RAY TORRES: Playing for Team USA a “dream come true”

Ray Torres. Andrew Stark/SCW Photo

Ray Torres. Andrew Stark/SCW Photo

Like most boys his age, 14-year-old Ray Torres is crazy about baseball. 

He began playing while growing up in Brooklyn, but didn’t take it very seriously until he was 8. Two years later, Torres was traveling with his dad, Raymond, when he saw something that caught his attention and changed his future aspirations for the better.

The Torres’ traveled to Puerto Rico in 2010 to take in the American Amateur Baseball World Series. There, the younger Torres was star struck as he watched in awe as the catcher, a position he’d always wanted to play, was playing like no kid he’d ever seen before.

“Growing up, I always wanted to catch but I never got the opportunity,” he said. “In 2010 we went to Puerto Rico for the AABC World Series and I saw a kid who was the best catcher I’d ever seen, he was amazing. And I think that inspired me to work harder and to try to be like him.”

Motivated like never before, Torres went home and worked on his craft, developing an advanced knack for catching – something that’s grown from a desire to an on-field spectacle that’s garnering national acclaim.

“As a catcher I feel like I’m a very good defender – I throw, I block and I’m a good catcher,” he said. “Offensively I think I’m getting there. I wouldn’t say I’m one of the best hitters, but I’m pretty good with the bat.”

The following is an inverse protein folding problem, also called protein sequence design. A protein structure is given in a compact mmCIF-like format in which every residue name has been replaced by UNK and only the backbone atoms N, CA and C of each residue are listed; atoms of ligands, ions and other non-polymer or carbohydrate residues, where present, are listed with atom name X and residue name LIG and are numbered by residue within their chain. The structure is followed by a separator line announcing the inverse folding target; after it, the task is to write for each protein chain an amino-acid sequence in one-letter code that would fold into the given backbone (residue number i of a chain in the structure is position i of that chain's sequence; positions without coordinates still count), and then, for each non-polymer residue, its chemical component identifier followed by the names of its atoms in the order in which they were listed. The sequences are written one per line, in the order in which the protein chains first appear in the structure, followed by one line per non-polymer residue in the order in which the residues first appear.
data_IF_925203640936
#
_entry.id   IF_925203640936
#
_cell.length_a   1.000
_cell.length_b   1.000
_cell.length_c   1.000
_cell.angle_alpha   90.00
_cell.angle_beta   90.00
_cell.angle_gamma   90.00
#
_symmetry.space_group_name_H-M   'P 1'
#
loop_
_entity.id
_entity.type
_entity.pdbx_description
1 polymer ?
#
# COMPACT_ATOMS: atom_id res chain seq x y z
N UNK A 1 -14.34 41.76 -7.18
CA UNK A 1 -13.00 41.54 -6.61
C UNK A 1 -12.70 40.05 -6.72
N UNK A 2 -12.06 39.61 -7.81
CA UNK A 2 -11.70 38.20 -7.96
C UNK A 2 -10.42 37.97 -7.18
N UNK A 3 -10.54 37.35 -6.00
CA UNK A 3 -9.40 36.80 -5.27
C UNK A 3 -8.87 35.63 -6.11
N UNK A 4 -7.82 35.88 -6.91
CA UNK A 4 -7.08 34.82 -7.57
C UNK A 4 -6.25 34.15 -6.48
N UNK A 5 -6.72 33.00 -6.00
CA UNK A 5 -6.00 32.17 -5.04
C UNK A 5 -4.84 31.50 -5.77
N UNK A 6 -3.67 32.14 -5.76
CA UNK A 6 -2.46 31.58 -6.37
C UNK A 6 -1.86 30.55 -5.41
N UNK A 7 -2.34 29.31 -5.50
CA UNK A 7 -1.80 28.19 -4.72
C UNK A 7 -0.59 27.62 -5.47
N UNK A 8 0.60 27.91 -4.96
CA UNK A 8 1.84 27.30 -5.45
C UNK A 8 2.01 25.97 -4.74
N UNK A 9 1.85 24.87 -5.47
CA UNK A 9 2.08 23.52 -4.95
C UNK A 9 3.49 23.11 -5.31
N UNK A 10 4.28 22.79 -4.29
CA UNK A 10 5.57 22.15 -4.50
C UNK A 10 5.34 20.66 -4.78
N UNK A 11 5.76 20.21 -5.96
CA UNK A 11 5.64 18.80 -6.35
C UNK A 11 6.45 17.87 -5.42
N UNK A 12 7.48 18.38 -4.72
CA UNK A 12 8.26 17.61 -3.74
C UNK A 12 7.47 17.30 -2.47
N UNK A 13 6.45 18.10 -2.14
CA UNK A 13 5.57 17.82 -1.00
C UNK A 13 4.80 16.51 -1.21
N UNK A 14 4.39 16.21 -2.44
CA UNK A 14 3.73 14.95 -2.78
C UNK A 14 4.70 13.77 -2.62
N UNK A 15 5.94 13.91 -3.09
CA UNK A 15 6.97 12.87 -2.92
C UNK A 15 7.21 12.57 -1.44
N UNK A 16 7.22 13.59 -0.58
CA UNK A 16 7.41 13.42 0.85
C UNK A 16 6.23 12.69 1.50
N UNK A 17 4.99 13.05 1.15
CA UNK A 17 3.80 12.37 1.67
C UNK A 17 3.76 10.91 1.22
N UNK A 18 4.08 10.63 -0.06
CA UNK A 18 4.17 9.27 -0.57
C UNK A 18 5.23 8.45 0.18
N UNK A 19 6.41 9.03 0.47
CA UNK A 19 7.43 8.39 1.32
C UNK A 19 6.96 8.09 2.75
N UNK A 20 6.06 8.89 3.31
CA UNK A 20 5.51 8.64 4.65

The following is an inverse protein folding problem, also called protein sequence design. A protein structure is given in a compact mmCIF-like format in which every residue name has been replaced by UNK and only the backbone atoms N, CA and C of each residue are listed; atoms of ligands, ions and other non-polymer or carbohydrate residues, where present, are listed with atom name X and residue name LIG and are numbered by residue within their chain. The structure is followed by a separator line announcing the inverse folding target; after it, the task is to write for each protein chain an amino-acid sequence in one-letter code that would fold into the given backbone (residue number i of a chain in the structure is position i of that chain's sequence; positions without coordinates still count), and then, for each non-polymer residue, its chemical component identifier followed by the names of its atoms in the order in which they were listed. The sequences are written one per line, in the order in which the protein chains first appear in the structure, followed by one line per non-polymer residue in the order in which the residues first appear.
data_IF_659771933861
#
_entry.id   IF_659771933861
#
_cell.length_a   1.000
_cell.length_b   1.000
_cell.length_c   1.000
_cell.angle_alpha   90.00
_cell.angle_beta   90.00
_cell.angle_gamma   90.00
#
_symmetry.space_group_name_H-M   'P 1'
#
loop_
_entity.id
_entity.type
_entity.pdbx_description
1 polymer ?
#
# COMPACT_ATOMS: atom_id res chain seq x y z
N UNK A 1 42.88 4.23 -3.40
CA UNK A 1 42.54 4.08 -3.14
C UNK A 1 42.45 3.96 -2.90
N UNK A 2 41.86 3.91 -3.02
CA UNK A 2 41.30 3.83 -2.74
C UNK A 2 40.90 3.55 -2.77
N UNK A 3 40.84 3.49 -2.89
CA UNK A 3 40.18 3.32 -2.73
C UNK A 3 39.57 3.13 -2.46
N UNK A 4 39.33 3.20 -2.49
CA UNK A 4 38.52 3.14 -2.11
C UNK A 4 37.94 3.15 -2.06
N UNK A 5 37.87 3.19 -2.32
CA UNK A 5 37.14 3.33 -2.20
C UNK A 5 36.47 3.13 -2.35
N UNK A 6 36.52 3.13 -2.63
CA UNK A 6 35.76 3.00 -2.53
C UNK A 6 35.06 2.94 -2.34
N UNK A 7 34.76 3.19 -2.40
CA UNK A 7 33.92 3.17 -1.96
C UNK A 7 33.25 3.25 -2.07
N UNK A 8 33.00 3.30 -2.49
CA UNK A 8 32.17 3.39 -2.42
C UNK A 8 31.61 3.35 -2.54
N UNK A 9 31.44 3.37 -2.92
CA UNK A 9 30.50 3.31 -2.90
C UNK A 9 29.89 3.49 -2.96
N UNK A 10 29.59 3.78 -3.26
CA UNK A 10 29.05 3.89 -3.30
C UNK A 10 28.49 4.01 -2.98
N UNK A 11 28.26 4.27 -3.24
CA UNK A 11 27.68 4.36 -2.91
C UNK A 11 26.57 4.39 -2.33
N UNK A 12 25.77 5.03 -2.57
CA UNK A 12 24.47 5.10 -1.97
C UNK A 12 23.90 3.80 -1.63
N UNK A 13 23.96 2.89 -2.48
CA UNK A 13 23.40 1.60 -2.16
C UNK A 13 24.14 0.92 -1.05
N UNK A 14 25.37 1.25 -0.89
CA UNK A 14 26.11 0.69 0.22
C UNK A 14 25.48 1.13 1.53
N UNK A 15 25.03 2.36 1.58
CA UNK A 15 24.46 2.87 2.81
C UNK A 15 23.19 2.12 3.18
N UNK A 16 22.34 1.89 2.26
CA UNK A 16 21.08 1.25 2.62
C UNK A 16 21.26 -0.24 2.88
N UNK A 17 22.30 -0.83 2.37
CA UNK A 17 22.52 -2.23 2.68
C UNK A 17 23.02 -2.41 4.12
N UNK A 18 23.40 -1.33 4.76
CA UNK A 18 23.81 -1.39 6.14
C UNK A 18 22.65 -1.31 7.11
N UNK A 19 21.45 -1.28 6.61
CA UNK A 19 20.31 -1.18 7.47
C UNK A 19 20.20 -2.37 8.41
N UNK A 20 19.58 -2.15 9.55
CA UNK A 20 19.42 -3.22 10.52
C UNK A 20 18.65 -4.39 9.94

Torres put his skill to the test last year when he was just 13 as he began playing up in age for his travel ball teams, taking the field with 18-year-old high school seniors although he’d just finished the sixth grade.

“Last year I was kind of getting blown away with the competition,” he said. “It wasn’t so much behind the plate, but when I was hitting it was kind of hard to adjust because I went from seeing 70 (miles per hour) to 85 or more.”

But Torres hung in there, got better and started to get more and more comfortable at the plate. With his Under-18 team experience helping his bat and confidence, Torres starred this past season at J.M. Robinson Middle School and will play JV as an eighth grader at Covenant Day this spring.

While Torres has made a name for himself in the local middle school circles, he’s also currently living a dream in the national spotlight. 

He was recently selected to the USA Baseball National Development Team, a program geared toward selecting 40 players to represent the 2015 U-15 Team USA in an international competition.

“I think this year I got the hang of playing with the older kids and that’s really helped me going into this Team USA thing,” he said.

The competition got under way this week, and Torres is off to a scorching start. In Game 1 in Florida, Torres went 3-for-4 at the plate and drove in three runs. In the second game, he led his team to a 2-1 win with a game-winning RBI double in the eighth inning.

The elder Torres, who accompanies his son all over the Southeast for baseball showcases and games, said that while it’s a lot of traveling, he’s excited to continue his baseball career through his son.